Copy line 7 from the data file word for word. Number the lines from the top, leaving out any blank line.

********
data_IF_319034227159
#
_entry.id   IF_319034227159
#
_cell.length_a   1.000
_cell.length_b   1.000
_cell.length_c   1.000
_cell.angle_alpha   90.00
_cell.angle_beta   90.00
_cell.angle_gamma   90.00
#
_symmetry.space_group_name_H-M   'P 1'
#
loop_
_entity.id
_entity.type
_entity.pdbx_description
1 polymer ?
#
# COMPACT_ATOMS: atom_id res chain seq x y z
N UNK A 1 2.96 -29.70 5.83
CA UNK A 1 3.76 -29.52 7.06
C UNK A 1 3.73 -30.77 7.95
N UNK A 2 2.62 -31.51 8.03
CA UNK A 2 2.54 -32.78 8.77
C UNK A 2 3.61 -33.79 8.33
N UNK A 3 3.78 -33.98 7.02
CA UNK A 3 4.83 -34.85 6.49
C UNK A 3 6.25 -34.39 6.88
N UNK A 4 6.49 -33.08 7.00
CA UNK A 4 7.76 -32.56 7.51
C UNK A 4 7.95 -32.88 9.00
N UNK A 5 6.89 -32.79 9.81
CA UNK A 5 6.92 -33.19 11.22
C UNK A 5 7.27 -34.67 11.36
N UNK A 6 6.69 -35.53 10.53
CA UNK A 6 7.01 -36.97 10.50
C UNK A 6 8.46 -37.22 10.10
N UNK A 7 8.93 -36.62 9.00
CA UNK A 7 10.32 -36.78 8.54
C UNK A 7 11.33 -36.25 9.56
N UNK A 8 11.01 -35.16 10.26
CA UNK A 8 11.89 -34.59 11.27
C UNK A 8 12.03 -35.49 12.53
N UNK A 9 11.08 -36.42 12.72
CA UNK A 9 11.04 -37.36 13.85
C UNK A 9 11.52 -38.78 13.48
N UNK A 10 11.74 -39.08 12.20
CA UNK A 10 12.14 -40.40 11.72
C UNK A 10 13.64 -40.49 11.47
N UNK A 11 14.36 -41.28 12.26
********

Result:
_cell.length_c   1.000